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Is China Undoing the Trump Tariffs?

Eakinomics: Is China Undoing the Trump Tariffs?

News that “China Sets Official Yuan Rate at Weakest in a Decade” immediately raises suspicions (at least in some circles) that the Chinese are gaming the international trading system. After all, if Trump Administration tariffs make Chinese goods more expensive in the United States, a weaker yuan has just the opposite effect.

There is a fairly simple explanation, however. U.S. growth has continued to accelerate — year-over-year growth in the third quarter was 3.0 percent, up from 2.8 percent in the second quarter and well above the recent low of 1.6 percent in the second quarter of 2016 — while the remainder of the globe, China included, has seen its prospects weaken. The rising interest rates that automatically accompany accelerating growth (abetted by the Federal Reserve’s normalization of interest rates) has pushed U.S. rates well above rates elsewhere. The inflow of capital in search of the higher U.S. yield tends to raise the value of the dollar — the flip side of weaker currencies around the globe. The Wall Street Journal article hints at this phenomenon: “The yuan’s move against the dollar this year has partly been driven by the broader strength of the greenback: against a basket of 24 currencies, the yuan has declined by just 2.7% this year, compared with a fall of 6.7% against the dollar.” In short, this is the dollar getting stronger and the Chinese acknowledging reality but trying to limit the fall in the yuan.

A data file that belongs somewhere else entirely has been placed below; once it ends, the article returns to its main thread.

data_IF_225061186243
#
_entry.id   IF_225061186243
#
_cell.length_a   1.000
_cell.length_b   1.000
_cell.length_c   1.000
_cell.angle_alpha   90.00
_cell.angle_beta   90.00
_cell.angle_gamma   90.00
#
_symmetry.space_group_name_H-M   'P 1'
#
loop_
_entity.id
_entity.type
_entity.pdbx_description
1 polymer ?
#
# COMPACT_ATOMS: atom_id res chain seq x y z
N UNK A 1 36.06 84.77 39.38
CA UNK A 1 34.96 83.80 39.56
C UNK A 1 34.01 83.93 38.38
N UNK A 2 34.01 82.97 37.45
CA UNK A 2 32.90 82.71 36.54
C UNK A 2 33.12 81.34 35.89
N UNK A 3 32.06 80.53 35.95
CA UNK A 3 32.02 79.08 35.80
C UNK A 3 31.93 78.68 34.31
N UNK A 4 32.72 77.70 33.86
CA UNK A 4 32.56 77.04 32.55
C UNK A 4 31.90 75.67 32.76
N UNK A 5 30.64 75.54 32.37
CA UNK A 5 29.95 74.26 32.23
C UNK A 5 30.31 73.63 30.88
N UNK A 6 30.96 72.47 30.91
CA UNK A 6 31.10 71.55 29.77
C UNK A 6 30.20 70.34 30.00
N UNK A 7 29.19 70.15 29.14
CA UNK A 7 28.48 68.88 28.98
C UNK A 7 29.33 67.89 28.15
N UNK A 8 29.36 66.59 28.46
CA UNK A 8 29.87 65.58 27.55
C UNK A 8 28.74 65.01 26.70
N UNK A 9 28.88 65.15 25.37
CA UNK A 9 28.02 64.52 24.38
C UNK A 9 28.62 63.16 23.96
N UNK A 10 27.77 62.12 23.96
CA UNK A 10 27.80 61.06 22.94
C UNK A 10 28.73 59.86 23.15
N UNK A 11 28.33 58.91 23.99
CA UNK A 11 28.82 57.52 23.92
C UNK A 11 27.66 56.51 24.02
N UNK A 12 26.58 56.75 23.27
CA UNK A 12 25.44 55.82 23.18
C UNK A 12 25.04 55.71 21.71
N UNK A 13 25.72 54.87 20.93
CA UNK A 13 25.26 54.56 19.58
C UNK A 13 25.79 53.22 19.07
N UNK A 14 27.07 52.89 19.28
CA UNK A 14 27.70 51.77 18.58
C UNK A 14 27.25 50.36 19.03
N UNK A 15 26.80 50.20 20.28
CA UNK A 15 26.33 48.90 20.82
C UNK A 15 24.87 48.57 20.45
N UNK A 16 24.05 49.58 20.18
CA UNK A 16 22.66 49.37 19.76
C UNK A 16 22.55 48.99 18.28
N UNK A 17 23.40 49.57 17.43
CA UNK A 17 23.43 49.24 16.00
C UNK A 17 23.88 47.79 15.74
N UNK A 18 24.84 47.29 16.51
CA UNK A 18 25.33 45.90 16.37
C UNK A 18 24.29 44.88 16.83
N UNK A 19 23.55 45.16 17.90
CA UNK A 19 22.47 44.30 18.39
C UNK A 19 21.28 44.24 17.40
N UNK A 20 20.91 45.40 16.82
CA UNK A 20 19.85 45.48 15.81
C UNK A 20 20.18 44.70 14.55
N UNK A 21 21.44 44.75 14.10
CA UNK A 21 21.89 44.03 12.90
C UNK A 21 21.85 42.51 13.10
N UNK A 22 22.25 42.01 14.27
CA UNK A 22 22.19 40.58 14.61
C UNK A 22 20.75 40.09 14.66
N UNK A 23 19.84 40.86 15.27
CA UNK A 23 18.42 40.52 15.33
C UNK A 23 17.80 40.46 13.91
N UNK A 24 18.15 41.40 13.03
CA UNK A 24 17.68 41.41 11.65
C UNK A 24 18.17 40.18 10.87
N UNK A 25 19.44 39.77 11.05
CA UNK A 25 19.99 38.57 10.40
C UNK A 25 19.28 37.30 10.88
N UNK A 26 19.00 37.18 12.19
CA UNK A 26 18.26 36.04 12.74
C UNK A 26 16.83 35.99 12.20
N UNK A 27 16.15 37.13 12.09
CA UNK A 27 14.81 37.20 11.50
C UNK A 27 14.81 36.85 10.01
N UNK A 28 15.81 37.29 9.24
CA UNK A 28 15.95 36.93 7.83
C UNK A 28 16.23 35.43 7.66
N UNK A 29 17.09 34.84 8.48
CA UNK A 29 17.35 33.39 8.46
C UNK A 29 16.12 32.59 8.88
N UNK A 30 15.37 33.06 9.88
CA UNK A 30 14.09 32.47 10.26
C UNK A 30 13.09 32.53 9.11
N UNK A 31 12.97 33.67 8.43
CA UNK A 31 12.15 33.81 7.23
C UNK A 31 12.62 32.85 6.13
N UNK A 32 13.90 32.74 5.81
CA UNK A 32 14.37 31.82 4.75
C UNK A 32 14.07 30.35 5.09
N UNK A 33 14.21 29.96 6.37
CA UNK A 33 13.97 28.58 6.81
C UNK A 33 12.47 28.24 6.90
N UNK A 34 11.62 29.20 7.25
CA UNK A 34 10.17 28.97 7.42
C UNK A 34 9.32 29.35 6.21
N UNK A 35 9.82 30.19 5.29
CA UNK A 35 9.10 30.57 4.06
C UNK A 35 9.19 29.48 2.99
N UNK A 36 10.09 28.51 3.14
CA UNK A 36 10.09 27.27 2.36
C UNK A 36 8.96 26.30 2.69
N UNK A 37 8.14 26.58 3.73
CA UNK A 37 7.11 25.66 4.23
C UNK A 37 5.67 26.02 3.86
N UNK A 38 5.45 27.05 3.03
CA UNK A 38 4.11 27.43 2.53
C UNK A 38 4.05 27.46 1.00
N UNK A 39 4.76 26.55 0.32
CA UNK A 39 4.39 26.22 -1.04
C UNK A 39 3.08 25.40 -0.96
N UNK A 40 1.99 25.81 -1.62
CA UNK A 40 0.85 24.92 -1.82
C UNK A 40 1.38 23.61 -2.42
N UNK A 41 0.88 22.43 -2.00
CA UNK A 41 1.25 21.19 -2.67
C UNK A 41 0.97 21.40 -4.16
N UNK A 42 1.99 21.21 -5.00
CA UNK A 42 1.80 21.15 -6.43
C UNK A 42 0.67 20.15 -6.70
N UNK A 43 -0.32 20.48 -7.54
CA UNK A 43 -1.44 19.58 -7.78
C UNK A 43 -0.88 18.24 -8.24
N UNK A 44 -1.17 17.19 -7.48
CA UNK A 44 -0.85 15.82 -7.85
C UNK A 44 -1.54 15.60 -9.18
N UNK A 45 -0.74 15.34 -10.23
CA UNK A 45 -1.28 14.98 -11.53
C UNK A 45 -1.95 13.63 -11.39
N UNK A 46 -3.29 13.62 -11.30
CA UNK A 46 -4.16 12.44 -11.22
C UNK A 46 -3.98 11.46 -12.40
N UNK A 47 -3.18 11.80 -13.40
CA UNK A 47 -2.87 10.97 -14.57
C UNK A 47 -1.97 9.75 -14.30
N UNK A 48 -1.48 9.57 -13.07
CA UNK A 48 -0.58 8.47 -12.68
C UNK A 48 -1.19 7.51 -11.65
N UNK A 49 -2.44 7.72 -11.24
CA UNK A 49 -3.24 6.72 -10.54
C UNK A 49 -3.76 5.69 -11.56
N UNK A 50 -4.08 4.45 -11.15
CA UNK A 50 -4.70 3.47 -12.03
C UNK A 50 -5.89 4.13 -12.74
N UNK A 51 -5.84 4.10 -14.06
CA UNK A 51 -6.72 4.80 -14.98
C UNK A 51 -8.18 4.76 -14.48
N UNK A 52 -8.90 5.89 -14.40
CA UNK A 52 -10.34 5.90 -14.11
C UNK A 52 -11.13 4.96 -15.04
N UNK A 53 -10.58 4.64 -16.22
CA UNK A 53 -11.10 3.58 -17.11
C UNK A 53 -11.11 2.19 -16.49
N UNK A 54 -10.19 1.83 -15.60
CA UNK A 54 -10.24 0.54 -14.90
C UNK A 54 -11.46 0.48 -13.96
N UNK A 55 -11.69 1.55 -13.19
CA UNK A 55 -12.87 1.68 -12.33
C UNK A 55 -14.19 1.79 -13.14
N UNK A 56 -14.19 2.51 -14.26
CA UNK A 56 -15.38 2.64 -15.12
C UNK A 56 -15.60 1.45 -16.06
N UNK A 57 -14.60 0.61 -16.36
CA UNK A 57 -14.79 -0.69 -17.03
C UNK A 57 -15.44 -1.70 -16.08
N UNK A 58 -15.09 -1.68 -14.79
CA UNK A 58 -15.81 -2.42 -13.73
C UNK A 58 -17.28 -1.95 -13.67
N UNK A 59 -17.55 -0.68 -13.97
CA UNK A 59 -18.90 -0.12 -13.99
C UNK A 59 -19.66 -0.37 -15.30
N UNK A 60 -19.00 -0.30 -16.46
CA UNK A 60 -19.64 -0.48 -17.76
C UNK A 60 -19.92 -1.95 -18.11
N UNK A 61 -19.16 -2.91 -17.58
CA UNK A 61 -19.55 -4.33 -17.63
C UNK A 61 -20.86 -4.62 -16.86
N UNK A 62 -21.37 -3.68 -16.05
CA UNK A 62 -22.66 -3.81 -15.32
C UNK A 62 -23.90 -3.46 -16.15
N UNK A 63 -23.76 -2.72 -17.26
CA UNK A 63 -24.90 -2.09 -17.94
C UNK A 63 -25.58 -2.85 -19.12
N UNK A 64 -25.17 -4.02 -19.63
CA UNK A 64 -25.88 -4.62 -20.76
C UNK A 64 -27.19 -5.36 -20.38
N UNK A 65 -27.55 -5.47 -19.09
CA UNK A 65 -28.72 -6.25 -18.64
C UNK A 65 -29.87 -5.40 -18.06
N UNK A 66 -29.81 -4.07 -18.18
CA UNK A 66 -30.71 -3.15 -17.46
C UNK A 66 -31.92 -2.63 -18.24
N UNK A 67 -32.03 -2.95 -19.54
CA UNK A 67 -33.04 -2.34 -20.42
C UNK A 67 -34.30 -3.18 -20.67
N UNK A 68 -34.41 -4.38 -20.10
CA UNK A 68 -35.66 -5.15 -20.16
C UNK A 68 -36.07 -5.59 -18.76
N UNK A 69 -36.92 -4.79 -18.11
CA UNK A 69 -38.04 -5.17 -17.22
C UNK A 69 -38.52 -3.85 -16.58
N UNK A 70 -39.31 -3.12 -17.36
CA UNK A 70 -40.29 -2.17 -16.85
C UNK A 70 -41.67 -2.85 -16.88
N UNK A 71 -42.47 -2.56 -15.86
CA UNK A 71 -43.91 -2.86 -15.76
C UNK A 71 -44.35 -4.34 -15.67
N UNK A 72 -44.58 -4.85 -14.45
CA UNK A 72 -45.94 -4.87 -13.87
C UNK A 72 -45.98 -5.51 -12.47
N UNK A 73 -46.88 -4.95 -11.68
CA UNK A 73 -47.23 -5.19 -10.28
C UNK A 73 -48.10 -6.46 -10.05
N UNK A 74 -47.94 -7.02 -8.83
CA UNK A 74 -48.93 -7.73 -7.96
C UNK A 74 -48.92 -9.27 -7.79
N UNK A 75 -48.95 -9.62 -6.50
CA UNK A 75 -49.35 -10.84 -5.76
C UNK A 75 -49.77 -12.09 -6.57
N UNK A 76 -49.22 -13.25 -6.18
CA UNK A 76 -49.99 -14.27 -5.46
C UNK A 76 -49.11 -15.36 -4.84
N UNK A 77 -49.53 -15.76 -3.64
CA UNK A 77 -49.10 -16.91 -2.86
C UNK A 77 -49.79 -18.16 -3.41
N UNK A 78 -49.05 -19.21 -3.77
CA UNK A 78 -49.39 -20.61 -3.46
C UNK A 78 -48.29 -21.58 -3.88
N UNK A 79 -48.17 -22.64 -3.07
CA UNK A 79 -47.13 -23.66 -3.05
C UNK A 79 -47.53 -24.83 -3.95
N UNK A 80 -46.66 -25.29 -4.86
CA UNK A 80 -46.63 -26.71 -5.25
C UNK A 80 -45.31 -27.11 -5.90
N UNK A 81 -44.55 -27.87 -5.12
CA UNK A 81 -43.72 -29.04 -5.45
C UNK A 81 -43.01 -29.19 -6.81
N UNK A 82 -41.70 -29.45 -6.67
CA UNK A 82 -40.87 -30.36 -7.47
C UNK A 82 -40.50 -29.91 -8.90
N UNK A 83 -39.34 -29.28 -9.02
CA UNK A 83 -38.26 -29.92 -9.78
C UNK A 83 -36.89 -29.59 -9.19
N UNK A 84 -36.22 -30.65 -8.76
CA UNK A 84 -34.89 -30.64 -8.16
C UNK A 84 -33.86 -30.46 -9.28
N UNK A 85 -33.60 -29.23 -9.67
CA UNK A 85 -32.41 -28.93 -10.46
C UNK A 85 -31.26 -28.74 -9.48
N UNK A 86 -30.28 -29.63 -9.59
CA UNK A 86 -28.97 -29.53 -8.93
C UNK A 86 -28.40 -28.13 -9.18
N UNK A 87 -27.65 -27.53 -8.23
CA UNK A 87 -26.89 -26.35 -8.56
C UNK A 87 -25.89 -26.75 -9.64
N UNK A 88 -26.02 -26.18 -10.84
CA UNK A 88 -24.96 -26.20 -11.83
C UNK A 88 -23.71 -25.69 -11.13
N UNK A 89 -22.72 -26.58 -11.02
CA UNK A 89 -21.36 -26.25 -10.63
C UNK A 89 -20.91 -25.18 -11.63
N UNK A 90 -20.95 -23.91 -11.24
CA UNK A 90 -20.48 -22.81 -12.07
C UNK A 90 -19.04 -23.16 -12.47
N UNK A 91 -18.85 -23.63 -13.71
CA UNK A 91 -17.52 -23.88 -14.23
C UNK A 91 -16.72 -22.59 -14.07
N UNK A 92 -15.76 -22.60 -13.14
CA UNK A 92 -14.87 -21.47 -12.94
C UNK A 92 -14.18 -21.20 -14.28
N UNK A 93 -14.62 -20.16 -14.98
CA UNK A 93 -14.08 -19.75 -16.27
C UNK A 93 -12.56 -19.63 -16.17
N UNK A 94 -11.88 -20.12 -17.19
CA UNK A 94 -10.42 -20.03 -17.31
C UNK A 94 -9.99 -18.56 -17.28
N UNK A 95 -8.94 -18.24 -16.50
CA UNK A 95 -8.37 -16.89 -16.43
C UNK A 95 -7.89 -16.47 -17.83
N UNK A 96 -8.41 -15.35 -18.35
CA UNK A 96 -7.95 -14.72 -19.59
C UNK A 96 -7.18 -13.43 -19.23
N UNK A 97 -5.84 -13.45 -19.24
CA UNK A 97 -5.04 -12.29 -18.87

That does not mean that this is immaterial for U.S. trade. Other things being the same, the decline in the yuan offsets over one-half of the additional costs from 10 percent tariffs — for those goods subject to tariff. Note, however, that for those goods not subject to tariff, the prices have simply declined and are more attractive to U.S. purchasers. This is the classic manner by which taxes and tariffs distort the pattern of purchases, imports, and products in the United States and elsewhere.

The mismatch between U.S. growth and world growth has set up a differential between rates of return here and abroad. The concomitant increase in the value of the dollar makes every transaction that other countries do in dollars more expensive and everything that U.S. purchasers do less expensive. This will increase the size of the overall trade deficit — to the Trump Administration’s chagrin — in a way that reflects the economic fundamentals and not China gaming the system.


Fact of the Day

Investment funds make up 17.9 percent, or $11.9 trillion, of the $67.9 trillion in capital under management globally.